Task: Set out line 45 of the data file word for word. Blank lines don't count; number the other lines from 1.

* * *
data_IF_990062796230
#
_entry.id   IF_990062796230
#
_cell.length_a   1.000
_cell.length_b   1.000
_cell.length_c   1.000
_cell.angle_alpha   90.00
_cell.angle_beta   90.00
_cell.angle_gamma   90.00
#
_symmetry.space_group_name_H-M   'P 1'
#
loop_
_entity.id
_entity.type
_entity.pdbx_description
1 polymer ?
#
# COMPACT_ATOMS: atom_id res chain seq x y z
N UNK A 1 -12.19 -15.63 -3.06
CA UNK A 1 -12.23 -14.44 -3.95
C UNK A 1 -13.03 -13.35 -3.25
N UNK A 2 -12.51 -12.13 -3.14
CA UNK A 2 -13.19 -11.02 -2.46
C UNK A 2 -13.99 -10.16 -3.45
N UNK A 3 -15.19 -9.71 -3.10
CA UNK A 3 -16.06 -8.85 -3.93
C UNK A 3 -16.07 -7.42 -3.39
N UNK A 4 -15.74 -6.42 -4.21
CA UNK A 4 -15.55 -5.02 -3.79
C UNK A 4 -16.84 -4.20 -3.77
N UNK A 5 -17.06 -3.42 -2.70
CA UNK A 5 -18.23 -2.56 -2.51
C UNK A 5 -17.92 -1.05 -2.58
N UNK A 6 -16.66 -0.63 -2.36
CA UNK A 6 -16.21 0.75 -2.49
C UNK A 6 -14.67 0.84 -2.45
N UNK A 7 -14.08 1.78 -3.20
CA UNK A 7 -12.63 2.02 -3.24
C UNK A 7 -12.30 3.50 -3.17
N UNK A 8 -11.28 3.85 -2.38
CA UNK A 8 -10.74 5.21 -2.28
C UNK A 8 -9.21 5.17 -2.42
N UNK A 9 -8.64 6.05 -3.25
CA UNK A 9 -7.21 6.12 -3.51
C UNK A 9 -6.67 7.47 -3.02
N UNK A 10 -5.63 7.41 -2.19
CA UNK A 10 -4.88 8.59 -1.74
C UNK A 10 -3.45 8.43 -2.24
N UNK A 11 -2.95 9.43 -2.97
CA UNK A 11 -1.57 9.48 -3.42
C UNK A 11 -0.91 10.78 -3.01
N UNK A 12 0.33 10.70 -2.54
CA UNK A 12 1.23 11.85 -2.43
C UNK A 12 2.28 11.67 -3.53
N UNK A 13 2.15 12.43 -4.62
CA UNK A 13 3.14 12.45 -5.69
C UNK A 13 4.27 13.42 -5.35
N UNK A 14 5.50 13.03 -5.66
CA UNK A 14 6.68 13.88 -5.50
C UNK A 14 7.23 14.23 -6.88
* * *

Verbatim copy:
N UNK A 9 -8.64 6.05 -3.25